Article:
So, I have a file which contains the results of some calculations I've run in the past weeks. I've collected the results in a file which I intend to plot. It is basically a bunch of rows with the format "x" "y" "f(x,y)", like this:

1.7 4.7 -460.5338556921
1.7 4.9 -460.5368762353
1.7 5.5

However, some lines, exemplified by the last one, contain a blank space in the 3rd column, resulting from failed calculations. I'd still like to plot the viable points, but, as there are thousands of points (and therefore rows) that task just be accomplished easily by hand. I'd like to know how to make a script or program (I'd prefer a shell script, but I'll gladly go along with whatever works), which identifies those lines and deletes them. Does anyone know a way to do it?

  • 3
    awk 'NF==3' file – anubhava Mar 21 '17 at 21:10
awk '$3' <filename>

or better

awk 'NF > 2' <filename> # if in any entry in the column-3 happens to be zero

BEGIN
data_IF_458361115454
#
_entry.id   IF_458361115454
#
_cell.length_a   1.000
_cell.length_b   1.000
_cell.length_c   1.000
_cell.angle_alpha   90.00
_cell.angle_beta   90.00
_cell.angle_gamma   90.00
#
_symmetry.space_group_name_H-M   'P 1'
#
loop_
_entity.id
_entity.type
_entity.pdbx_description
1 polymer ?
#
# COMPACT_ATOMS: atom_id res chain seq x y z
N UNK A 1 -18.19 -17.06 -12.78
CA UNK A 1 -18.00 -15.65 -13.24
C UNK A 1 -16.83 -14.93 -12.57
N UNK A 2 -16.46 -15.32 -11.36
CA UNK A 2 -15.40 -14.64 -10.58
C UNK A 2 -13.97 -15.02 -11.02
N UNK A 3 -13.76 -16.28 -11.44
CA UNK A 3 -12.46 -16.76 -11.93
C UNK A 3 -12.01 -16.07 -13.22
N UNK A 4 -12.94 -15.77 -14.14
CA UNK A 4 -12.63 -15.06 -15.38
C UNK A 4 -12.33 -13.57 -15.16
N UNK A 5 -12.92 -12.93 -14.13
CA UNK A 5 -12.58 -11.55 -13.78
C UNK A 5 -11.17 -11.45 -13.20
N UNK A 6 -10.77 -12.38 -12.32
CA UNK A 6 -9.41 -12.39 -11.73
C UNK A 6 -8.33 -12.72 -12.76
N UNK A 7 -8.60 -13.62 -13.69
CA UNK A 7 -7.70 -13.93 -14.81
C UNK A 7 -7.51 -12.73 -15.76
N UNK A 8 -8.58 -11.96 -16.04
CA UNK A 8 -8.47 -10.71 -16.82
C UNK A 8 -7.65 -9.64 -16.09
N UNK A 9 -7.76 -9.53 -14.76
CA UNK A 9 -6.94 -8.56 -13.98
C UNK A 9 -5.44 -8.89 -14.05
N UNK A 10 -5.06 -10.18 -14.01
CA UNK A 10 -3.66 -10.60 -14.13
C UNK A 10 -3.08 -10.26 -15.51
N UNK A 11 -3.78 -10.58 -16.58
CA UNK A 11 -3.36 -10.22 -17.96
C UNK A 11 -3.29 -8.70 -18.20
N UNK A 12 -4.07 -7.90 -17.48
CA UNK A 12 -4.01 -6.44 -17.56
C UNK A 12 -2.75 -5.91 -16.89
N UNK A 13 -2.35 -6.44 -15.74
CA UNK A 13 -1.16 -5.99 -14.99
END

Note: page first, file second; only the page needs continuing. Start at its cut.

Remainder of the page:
This will do the purpose!

  • This is very likely equivalent to awk filename, which is a perfectly valid awk program that will read stdin and evaluate the variable filename to 0 for each line of input, correctly doing nothing. – William Pursell Mar 21 '17 at 21:17
  • I missed the single quotes, I hope this is fine now @william – Ashish K Mar 21 '17 at 21:20
  • 2
    Once fixed with quotes, this is a good simple approach. But it will skip any line in which the data point happens to be zero! It's probably better to use NF > 2 – William Pursell Mar 21 '17 at 21:25
  • 2
    Thanks for this @willium . Stackoverflow is amazing to learn :) – Ashish K Mar 21 '17 at 21:27

The simplest form of grep command that should probably be understood by any shell these days:

grep -v '^[^[:space:]]*[[:space:]]*[^[:space:]]*[[:space:]]*$' <filename>

With grep:

grep ' .* [^ ]' file

or using ERE:

grep -E '\s\S+\s\S' file

I would to use:

perl -lanE 'print if @F==3 && /^[\d\s\.+-]+$/' file

will print only lines:

  • which contains 3 fields
  • and contains only numbers, spaces, and .+-

I do not know how you are going to plot. You would like a grep or awk solution and pipe all valid lines into your plotting application.
When you need to call a program for each set of values, you can skip the invalid lines when you are reading the values:

while read -r x y fxy; do
   if [ -n "${fxy}" ]; then
      myplotter "$x" "$y" "${fxy}"
done < file

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